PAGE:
Genetic testing is becoming more recognized among the general public, due in part to news reports and celebrity endorsements. Now, people are seeking to understand cancer risks and prevention measures through genetic information. There are many companies that ask for a mere mouth swab and deliver insight into a person’s DNA. As this becomes more commonplace, those with familial predisposition to cancer will look for ways to understand their own genetic results. Recently, the U.S. Food and Drug Administration (FDA) approved an at-home test identifying some—but not all—breast cancer genes.

“This test provides information to certain individuals who may be at increased breast, ovarian, or prostate cancer risk and who might not otherwise get genetic screening. It is a step forward in the availability of direct-to-consumer genetic tests, but it has a lot of caveats,” Donald St. Pierre, acting director of the Office of In-Vitro Diagnostics and Radiological Health in the FDA’s Center for Devices and Radiological Health said.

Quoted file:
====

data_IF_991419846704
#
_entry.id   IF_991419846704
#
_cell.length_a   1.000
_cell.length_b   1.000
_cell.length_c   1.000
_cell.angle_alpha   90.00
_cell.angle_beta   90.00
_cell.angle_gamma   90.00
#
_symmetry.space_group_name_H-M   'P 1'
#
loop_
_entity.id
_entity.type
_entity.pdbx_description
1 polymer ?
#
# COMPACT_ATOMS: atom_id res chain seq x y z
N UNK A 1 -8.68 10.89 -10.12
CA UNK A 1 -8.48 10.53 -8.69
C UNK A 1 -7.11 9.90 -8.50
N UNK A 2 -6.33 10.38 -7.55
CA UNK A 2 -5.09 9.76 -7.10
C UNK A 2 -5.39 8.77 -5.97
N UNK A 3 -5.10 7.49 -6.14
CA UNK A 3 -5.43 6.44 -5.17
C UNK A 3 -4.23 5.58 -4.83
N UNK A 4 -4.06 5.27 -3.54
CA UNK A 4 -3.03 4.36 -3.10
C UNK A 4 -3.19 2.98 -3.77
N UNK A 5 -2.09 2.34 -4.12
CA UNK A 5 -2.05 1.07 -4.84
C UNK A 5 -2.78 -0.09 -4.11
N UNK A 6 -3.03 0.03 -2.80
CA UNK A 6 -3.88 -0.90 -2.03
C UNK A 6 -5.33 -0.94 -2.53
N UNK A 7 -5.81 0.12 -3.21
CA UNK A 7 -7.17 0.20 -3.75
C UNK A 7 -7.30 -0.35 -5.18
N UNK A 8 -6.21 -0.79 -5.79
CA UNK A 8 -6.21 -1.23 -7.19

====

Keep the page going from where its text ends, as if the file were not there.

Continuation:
The FDA reminds users that the test is not a substitute for a trained healthcare provider. It may help patients understand their genetic and lifestyle factors for cancer incidents, but it doesn’t offer the complete picture. Genetic testing is crucial for patients with a family history of cancer—not just for the patients but for their family members as well. It’s important that oncology nurses recognize the role they play in genetics education and testing recommendations.